A note from the editor

noun: media; plural noun: media; noun: the media
  1. The main means of mass communication (broadcasting, publishing, and the Internet) regarded collectively.
  2. An intermediate layer in the wall of a blood vessel or lymphatic vessel.
  3. Late 19th century: shortening of modern Latin tunica (or membrana ) media ‘middle sheath (or layer)’.

As I reflect on what New Media means to me and what it has meant in the past few decades for this journal specifically, I keep returning to the meaning of its name. “Media” as a means of communication, as an intermediate space, as a necessary layer for either protection, evasion, or somehow the creation of truth; the last definition my own, and exemplified by the contributors in this issue. Each work explores, creates, and disassembles the many faces we wear, the secrets we keep, and the places we put each as we navigate our interactions and emotions with others, and with ourselves.

To me, electronic literature offers at its best the self-aware criticism of experience mediated through technology and the admission that sometimes technology is the only way we can express such experiences. The work is often choreographed chaos, full of images, words, sound, and movement that opens into a (more) understandable whole, which is similar to the way we take in and experience the world. Each work in this issue offers a multi-layered consideration of how we exist with others, with technology, and with what’s underneath our own masks.

Alan Sondheim’s “Beside Themself” is a short video set in the unwritten space of a digital plane. It is a world not yet made, or as yet unmade, and to my viewing explores the preemptory motions of action. It echoes an about-to-happen through its repetition and halting movements. The text running across the screen reminds one of thoughts running around and around in their head, the sort of mental planning done before a confrontation or a confession. The hesitancy in the shapes, the blurring of possible bodies and possible conversation, the monotonous urgency of the voiceover all coalesce into an unsettlement of what it means to get or say something “right.”

Alan Bigelow’s “How to Rob a Bank” could be considered the world made and making that eludes us in Sondheim’s work, but it also offers a purely mediated experience of that world. This selection includes parts 1-3, Research, Escape, and Romance, respectively, which details the lives of Ted and Elizabeth through their online presence. What the reader knows of each character is found only through their social media posturing and intimate digital interactions. We witness in virtual time their bank robbing, their date nights, even how they deal with hostages through their Google searches. The comedy of their reliance on the internet also comes with a tinge of pity though, for as a reader I’m left to wonder who they could have been if they weren’t experiencing their own lives through the lens of their devices.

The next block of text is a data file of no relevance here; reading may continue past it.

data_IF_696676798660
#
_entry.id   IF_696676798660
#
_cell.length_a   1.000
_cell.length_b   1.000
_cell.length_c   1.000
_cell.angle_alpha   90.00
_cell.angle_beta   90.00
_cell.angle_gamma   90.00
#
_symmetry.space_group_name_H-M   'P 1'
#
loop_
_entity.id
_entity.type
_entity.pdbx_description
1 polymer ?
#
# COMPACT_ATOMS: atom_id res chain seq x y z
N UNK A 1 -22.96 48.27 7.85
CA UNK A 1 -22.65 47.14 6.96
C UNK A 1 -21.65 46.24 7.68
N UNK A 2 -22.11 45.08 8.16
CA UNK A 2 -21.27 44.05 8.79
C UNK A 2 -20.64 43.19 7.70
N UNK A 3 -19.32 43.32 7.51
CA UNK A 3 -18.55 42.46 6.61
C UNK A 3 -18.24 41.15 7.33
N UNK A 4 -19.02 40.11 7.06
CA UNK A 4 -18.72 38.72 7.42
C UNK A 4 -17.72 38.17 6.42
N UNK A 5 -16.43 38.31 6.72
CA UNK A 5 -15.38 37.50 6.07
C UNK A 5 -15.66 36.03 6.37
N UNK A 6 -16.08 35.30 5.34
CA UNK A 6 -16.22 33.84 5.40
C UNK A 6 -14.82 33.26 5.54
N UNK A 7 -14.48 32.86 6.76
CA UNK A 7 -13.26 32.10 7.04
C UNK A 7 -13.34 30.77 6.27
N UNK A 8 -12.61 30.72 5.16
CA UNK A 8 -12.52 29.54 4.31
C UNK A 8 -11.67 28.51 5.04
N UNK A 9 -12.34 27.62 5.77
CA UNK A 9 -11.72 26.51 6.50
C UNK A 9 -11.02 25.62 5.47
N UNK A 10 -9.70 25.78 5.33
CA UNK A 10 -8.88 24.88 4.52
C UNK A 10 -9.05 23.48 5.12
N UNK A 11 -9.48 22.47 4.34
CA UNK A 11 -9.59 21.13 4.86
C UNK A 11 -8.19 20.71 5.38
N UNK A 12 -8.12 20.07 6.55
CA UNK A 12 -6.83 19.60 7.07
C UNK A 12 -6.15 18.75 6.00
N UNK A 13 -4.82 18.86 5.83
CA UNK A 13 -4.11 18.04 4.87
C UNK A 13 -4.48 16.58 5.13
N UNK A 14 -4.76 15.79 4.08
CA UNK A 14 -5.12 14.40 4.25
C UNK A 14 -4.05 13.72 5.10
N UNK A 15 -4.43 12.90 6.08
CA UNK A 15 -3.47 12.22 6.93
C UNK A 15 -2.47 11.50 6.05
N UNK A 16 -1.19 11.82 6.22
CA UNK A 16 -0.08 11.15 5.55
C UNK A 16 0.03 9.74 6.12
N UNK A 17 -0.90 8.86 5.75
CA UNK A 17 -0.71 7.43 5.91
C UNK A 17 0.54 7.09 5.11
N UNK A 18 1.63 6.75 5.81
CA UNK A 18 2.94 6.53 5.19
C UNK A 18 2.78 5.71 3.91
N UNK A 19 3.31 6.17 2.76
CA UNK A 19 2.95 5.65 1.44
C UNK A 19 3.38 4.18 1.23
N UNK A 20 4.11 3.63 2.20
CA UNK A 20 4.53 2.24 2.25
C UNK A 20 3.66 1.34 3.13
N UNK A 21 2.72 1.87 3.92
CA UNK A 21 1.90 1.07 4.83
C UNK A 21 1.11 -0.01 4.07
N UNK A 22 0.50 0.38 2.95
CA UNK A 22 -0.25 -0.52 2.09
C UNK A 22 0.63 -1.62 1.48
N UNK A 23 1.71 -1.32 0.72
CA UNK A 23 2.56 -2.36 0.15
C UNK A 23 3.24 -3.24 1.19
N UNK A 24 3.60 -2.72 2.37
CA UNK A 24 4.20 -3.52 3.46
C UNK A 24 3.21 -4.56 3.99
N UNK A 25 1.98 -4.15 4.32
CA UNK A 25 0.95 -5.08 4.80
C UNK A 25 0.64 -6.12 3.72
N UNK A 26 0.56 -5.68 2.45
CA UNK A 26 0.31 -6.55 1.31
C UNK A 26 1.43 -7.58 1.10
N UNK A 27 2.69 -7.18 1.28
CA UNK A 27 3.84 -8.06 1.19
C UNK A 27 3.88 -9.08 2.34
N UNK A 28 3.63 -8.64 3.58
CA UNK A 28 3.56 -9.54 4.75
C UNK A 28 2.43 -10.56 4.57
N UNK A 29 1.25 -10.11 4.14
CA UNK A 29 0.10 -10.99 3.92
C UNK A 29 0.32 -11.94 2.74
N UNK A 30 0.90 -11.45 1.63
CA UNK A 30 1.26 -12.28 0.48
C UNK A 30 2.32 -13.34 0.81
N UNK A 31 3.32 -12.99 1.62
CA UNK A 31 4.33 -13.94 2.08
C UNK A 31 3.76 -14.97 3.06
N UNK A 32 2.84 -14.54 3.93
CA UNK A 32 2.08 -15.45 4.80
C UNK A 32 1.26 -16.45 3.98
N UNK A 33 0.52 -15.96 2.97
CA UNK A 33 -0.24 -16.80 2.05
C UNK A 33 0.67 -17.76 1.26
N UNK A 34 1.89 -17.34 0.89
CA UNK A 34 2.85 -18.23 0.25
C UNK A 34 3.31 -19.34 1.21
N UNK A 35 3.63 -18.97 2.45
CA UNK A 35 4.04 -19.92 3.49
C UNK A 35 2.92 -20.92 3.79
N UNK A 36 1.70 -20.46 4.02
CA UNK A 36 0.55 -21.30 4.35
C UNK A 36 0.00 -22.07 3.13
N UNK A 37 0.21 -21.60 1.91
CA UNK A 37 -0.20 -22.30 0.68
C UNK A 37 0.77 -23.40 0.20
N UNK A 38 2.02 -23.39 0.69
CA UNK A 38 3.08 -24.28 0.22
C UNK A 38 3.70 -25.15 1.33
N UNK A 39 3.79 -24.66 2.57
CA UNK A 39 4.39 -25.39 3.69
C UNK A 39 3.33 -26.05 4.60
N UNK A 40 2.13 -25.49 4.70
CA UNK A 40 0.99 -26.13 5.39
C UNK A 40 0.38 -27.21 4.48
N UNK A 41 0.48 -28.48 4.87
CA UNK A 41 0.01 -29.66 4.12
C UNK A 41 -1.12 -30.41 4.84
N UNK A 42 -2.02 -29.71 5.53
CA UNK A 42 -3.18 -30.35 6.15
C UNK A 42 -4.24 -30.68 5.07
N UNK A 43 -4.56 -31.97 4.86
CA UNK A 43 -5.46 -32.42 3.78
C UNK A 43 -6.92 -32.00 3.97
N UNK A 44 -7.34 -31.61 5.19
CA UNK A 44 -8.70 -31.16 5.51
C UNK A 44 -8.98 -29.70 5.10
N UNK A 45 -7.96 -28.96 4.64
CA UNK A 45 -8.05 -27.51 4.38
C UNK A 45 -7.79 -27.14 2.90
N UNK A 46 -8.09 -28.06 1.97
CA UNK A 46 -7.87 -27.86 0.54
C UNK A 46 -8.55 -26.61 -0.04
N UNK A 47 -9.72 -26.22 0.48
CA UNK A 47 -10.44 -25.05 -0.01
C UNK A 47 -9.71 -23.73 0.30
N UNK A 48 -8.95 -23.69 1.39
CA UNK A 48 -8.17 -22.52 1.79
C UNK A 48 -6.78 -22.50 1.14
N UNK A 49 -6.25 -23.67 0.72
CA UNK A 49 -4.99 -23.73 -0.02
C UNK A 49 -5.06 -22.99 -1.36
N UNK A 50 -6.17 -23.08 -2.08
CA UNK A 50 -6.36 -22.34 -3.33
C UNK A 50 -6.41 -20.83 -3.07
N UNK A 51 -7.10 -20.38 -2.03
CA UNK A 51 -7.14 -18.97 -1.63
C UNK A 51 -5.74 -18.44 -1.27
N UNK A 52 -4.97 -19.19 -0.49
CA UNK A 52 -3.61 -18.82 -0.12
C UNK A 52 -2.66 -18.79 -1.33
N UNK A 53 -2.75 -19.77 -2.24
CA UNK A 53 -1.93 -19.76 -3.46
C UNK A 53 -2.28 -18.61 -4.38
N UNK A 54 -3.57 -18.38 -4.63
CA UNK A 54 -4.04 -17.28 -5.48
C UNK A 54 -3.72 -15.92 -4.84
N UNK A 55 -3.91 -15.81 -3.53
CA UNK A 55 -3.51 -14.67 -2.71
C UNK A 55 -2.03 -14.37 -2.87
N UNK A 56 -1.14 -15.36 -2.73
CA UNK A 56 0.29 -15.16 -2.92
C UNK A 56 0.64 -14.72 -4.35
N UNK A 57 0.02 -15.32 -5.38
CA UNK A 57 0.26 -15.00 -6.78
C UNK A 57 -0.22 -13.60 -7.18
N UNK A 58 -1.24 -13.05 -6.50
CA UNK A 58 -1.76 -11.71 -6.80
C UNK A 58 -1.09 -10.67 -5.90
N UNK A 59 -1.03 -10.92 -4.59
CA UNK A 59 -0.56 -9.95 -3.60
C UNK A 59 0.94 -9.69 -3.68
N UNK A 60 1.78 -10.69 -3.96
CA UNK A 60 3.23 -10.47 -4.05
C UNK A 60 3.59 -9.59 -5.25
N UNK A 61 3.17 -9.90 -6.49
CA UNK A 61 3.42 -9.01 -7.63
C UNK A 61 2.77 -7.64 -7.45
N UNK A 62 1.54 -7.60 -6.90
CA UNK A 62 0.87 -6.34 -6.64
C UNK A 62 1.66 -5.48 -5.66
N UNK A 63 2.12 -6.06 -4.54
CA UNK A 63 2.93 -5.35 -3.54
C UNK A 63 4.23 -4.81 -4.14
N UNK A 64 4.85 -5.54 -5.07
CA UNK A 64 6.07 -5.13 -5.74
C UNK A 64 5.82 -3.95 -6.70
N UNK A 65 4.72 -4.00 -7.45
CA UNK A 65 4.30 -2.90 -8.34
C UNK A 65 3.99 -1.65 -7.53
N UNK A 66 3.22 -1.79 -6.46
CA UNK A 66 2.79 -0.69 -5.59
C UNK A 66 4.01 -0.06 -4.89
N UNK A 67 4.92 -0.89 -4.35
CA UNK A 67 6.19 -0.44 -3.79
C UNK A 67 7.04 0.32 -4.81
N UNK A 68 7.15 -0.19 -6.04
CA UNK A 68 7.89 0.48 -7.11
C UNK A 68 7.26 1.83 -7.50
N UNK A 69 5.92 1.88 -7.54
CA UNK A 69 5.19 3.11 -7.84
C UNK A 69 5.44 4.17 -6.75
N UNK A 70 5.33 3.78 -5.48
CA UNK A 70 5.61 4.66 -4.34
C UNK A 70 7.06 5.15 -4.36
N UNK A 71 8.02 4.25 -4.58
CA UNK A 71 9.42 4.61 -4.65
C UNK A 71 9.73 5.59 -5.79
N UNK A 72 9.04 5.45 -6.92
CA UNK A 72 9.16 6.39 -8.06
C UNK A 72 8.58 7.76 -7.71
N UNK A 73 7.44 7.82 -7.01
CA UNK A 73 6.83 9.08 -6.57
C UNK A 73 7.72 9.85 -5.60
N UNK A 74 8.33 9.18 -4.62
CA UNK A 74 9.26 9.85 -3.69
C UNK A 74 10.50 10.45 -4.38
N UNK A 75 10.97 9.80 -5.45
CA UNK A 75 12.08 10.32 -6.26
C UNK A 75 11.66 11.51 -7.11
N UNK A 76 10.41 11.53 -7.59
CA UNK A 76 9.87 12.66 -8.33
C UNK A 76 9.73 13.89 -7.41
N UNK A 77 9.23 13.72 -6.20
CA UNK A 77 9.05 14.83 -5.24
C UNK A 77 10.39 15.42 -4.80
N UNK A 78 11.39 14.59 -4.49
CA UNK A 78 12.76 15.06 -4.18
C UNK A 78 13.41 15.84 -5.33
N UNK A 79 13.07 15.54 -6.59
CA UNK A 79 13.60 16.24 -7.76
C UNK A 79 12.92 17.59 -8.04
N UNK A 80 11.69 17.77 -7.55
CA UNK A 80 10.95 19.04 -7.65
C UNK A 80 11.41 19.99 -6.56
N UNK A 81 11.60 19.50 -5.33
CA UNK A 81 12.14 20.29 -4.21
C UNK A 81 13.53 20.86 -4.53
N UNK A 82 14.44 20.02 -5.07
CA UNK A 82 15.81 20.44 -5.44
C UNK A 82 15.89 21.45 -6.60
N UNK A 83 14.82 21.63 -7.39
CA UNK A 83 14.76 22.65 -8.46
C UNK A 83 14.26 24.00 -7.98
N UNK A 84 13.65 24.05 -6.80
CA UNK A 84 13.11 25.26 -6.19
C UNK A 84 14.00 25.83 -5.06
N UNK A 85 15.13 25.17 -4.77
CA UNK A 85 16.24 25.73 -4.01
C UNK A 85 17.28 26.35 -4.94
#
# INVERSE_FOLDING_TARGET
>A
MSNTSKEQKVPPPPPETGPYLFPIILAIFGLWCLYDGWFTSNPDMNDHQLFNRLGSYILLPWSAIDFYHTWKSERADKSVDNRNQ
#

Mez Breeze’s “The Thing Tableau” can operate as an automated video, as a click-through narrative, and as a virtual reality experience. Each provides a different layer of immersion, which is fitting for a work focused on the immersion and inescapability of the self. This piece is short and to the point on first viewing, but the detail and texture of the body-as-world will grab the imagination and keep a reader plumbing its, or their own, depths. The reader can view a 360° whole as well as every nook and gap of its parts. The piece encourages this exploration as it demands a certain level of vulnerability on the part of the reader; the reader has to fill in the blanks with their own experience, and each new discovery of place can enact a new discovery in the reader. I found myself questioning my own memory and what I still held on to as I moved through the spaces. I would recommend viewing this well before sleep to avoid any late-night introspection.

Will Luers’ “Tales of Automation” is a collection of vignettes that explore the effects of digital automation on embodied experience. They are never-ending, and often mimic the constant scrolling and rabbit holes of feed-based sites. “Tale 6” is different from other tales in that it makes the reader stay in one place and the text shift, rather than the reader following and falling down a page. The reader can choose to pause or scramble the text at their leisure. What they cannot do is recapture what they have left behind. Each re-entry to the tale brings a new image and new story with text that reads at times like philosophy, like internal anxiety, like a romance novel, and sometimes like a mundane to-do list. The tale will always give the reader a story. It will also ask the reader to make their own sense of meaning.

What I find most enjoyable about this issue are the varied forms among the work and how each asks the reader to engage. No piece presents itself the same way, but the reader is wholly absorbed all the same. Each contributor has made their own definition of ‘new’ and through their work have expanded the possibilities of New Media—which, really, just brings us back to the meaning of its name. Please enjoy these works.

adjective: new; comparative adjective: newer; superlative adjective: newest
  1. Not existing before; made, introduced, or discovered recently or now for the first time.
  2. Already existing but seen, experienced, or acquired recently or now for the first time.
  3. Just beginning or beginning anew and regarded as better than what went before.
Makensi, Spring 2019